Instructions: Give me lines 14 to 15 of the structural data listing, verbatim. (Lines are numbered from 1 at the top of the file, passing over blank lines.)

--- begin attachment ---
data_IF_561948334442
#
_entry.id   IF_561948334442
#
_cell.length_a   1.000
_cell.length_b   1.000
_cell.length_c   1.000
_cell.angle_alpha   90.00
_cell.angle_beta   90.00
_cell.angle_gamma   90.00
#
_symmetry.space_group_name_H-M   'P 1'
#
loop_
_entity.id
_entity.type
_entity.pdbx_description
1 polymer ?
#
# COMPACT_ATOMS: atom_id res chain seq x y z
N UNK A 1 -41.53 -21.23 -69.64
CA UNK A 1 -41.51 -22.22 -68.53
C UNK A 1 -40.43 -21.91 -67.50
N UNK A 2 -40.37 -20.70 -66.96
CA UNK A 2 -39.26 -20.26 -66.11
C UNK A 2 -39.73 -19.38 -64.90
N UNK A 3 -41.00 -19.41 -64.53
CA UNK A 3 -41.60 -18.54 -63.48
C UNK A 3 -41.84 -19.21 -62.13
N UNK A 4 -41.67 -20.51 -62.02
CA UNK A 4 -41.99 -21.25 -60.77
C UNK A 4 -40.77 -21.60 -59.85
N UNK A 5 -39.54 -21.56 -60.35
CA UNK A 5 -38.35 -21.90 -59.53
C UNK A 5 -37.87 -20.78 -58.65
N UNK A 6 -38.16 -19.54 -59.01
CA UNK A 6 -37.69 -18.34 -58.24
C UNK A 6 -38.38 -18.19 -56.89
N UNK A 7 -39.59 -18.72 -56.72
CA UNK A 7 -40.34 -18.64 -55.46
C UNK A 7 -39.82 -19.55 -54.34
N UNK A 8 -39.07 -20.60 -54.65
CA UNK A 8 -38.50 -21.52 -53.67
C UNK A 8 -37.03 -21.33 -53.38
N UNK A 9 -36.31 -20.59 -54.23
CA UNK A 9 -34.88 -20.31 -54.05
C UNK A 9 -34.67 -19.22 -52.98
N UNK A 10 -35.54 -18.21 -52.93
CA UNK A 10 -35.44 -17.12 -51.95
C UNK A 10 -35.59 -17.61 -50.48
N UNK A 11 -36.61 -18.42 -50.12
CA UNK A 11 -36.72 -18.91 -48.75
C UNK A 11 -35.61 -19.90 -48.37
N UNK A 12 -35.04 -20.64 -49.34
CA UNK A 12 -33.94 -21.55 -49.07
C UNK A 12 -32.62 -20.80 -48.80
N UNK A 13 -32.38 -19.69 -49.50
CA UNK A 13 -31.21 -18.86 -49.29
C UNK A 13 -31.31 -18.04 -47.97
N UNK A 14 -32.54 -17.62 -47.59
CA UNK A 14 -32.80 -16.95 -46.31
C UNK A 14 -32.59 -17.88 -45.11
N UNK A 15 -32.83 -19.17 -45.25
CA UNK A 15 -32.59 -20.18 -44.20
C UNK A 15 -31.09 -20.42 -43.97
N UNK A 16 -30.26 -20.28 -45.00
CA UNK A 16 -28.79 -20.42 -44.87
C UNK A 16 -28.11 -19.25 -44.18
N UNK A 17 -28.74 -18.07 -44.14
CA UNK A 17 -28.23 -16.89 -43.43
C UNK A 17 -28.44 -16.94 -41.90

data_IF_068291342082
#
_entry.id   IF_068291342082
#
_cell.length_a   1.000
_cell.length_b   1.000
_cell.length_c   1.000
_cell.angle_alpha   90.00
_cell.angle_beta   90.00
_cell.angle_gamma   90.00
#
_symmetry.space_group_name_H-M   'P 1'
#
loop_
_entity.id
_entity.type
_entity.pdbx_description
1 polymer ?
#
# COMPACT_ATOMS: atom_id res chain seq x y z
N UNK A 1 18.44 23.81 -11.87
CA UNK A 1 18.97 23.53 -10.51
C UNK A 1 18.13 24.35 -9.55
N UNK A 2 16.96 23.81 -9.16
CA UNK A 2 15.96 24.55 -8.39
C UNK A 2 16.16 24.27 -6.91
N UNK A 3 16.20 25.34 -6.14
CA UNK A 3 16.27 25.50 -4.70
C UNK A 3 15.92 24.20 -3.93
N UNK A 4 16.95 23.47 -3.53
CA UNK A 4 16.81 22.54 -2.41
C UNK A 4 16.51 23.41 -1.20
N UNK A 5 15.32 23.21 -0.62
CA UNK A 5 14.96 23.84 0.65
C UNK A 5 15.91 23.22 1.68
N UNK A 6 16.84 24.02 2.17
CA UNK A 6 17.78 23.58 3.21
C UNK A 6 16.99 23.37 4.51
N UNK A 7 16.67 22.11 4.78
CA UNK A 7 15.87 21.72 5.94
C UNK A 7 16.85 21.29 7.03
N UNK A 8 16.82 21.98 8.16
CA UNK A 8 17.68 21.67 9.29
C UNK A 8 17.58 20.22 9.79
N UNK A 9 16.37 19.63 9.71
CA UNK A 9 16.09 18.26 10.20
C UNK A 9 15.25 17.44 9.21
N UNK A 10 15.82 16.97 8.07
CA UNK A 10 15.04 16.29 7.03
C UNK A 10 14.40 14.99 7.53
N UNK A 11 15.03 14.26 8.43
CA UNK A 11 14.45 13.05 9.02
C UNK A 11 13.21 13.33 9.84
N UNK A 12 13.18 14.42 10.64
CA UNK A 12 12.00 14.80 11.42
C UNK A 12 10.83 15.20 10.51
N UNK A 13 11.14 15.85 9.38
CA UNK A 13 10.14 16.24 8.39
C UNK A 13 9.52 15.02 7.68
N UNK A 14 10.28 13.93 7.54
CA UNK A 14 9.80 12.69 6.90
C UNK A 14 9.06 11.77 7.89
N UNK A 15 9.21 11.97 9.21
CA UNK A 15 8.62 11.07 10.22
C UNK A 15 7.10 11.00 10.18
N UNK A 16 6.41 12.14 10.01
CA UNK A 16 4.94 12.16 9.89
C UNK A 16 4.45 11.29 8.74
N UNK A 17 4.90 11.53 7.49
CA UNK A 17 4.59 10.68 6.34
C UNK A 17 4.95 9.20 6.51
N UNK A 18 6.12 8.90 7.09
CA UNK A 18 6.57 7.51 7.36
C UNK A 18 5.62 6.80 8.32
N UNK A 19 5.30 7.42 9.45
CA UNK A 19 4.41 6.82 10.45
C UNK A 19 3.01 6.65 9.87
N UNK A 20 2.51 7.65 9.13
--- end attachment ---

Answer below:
loop_
_entity.id